As such, Mr. Justice Knowles concluded that the claimant’s case could not succeed on this basis. The facts themselves did not speak of negligence.

The High Court judge went on to reveal that the claimant could have improved his prospects on appeal, had he established that the hook block did in fact move:

‘… then a quite separate argument might have been available to the effect that, against the background and surrounding facts, the fact of the hook block moving spoke itself of negligence on the part of [the defendant].

Full text judgment can be accessed here.

Savigar is one of several personal injury cases involving cranes where res ipsa loquitur has been raised.[ii] Another, Scott v. London and St. Katherine Docks Co. (1865) 3 H. & C. 596, was one of the first to outline when and how res ipsa applies:

‘There must be reasonable evidence of negligence. But where the thing is shown to be under the management of the defendant or his servants, and the accident is such as in the ordinary course of things does not happen if those who have the management use proper care, it affords reasonable evidence, in the absence of explanation by the defendants, that the accident arose from want of care’.

With passing time, the status attached to res ipsa loquitur has arguably become more diluted. It is no longer considered to be a doctrine, principle, or rule of law. ‘… [it] is no more than an exotic, although convenient, phrase to describe what is in essence no more than a common sense approach … to the assessment of the effect of evidence’ – see Lloyde v West Midlands Gas Board [1971] 2 All ER 1240. ‘It is simply a convenient label for a group of situations in which an unexplained accident is, as a matter of common sense, the basis for an inference of negligence’ – see Bergin v David Wickes Television [1994] P.I.Q.R. P167. ‘Where expert and factual evidence is being called on both sides at trial its usefulness will normally have been long since exhausted’ – see Ratcliffe v Plymouth & Torbay Health Authority & Anor [1998] EWCA Civ 2000].

In essence, applicable cases are, according to a recent decision in the Court of Appeal, ‘merely cases in which, on the totality of the evidence, the court was able to make a finding of negligence’, which is not even a repercussion exclusive to res ipsa loquitur:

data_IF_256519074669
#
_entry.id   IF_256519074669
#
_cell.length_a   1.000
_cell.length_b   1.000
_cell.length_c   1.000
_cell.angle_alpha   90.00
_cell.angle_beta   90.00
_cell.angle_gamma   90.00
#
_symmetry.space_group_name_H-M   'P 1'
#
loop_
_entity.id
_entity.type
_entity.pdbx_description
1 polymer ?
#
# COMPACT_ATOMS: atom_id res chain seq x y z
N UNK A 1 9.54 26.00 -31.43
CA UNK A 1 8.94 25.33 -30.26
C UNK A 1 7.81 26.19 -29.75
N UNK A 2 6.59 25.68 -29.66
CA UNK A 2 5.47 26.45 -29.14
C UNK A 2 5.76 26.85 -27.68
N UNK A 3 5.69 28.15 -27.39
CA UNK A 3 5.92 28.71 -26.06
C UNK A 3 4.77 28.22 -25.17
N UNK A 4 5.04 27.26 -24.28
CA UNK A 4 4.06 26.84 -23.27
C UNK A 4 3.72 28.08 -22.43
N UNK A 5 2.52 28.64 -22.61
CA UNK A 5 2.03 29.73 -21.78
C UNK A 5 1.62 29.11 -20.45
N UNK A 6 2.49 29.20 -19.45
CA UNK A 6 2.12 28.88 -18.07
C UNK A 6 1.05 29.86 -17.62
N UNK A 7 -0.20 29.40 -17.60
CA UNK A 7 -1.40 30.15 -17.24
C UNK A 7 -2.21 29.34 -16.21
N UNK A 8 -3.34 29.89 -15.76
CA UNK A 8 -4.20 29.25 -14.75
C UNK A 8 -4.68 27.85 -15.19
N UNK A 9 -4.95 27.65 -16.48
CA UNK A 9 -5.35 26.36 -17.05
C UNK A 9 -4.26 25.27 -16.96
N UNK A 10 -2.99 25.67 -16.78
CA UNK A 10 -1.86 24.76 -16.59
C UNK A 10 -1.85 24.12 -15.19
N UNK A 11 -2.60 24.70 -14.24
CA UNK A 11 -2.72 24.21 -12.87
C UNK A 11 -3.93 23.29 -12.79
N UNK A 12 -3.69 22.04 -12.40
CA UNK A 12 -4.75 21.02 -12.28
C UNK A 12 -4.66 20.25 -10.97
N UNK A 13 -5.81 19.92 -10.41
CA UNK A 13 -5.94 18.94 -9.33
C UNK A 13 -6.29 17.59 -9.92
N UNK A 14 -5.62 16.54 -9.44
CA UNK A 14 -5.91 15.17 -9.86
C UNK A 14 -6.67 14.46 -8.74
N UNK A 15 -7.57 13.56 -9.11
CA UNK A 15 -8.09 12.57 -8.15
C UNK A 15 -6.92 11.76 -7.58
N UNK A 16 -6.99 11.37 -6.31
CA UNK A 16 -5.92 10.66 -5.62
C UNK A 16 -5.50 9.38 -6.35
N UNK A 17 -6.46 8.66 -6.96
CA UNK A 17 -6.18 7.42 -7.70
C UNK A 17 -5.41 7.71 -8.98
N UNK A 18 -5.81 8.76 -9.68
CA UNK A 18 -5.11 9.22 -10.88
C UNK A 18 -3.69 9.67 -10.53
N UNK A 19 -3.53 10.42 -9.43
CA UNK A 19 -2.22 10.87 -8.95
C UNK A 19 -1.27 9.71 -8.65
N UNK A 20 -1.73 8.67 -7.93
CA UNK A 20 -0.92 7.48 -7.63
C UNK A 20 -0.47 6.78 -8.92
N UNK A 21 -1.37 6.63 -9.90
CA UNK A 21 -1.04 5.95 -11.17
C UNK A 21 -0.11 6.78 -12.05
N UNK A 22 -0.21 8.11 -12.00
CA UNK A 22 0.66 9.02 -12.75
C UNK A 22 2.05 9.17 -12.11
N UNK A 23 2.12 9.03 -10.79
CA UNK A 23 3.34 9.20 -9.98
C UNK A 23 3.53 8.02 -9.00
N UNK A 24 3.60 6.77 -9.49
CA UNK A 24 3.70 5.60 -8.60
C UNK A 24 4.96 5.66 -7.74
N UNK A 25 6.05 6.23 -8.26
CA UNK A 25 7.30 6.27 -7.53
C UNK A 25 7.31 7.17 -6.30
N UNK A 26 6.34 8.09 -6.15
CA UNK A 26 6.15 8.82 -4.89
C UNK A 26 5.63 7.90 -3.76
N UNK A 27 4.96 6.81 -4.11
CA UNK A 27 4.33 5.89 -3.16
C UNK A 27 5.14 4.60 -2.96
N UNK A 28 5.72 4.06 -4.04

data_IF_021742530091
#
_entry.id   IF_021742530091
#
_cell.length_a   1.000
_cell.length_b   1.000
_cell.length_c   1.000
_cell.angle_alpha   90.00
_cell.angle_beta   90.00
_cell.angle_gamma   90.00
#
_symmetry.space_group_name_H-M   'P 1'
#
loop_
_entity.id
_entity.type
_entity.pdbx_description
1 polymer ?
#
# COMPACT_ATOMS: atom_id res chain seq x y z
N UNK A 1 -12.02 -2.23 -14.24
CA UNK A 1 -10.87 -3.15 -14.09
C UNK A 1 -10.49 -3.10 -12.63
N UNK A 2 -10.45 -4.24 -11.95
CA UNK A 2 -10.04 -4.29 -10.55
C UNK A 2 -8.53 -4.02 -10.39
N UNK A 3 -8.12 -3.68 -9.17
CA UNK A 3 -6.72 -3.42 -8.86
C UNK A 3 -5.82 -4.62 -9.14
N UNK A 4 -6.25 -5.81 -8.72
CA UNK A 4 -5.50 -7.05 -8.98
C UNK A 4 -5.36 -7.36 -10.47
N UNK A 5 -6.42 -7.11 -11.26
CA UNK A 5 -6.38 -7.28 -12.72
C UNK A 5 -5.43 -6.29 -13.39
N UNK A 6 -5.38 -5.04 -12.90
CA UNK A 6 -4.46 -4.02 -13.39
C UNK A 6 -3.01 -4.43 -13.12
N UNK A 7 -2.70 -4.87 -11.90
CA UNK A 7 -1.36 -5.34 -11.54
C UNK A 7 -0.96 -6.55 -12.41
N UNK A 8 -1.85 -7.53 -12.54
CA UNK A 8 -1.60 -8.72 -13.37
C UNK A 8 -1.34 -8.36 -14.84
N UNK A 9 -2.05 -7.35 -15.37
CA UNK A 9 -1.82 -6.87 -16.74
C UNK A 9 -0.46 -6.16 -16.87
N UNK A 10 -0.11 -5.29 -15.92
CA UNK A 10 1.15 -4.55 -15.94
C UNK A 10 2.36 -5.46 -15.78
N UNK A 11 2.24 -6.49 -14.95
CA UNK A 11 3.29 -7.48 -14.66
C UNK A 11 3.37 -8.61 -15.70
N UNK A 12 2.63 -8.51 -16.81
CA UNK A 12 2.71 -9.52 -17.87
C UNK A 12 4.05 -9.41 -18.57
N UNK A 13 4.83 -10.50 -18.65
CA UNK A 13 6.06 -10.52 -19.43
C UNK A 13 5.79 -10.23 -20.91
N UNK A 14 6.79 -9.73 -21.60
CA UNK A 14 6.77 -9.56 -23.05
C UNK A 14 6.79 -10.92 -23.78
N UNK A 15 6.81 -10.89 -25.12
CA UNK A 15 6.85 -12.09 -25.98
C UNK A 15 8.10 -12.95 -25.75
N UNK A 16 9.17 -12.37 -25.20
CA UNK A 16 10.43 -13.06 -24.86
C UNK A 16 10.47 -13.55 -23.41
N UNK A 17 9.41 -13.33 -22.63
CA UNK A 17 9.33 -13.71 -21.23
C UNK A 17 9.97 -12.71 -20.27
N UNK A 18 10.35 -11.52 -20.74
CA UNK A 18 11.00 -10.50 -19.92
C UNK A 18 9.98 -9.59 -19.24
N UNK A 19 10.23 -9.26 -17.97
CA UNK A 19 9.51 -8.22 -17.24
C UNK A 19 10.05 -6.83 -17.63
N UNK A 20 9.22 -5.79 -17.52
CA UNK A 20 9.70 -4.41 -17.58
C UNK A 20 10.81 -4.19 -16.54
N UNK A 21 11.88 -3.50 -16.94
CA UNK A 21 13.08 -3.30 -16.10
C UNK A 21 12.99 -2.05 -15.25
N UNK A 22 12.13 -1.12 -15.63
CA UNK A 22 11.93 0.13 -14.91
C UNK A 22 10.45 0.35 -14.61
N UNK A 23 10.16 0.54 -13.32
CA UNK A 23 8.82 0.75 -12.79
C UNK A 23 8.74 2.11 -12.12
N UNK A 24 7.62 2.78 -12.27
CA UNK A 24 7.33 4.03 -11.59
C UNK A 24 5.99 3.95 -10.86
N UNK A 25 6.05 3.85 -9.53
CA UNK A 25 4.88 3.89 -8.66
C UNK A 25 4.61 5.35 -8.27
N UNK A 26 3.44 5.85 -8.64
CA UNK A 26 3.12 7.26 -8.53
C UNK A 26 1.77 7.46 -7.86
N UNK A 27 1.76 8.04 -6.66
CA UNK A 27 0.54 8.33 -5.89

‘It has always been the position that courts can make findings of fact by means of inference when there is no direct evidence of the events in issue’O'Connor v The Pennine Acute Hospitals NHS Trust [2015] EWCA Civ 1244.


Put simply, res ipsa in civil litigation today ‘describes a situation in which it is possible to draw an inference of negligence where a claimant has proved a result without proving any specific act or omission on the part of the defendant which has produced the result. If, on the balance of probabilities that the result could not have happened without negligence and that the situation was under the control of the defendant, the court may conclude it is more likely than not that the result was caused by negligence. However, it is not appropriate to draw such an inference where there is evidence as to why or how the result occurred’Thomas v Curley [2013] EWCA Civ 117.


[i] Gordon Exall, ‘PROVING THINGS 217: WHEN AN ACCIDENT IS UNEXPLAINED: RES IPSA LOQUITUR CANNOT ASSIST’ (13 October 2021 Civil Litigation Brief) <> accessed 14 October 2021.

[ii] Swan v Salisbury Construction Company Limited (Bermuda) [1965] UKPC 4.

Milne v Townsend [1892] SLR 29 – 747.

Macaulay v. Buist & Co. (1846) 9 D. 245.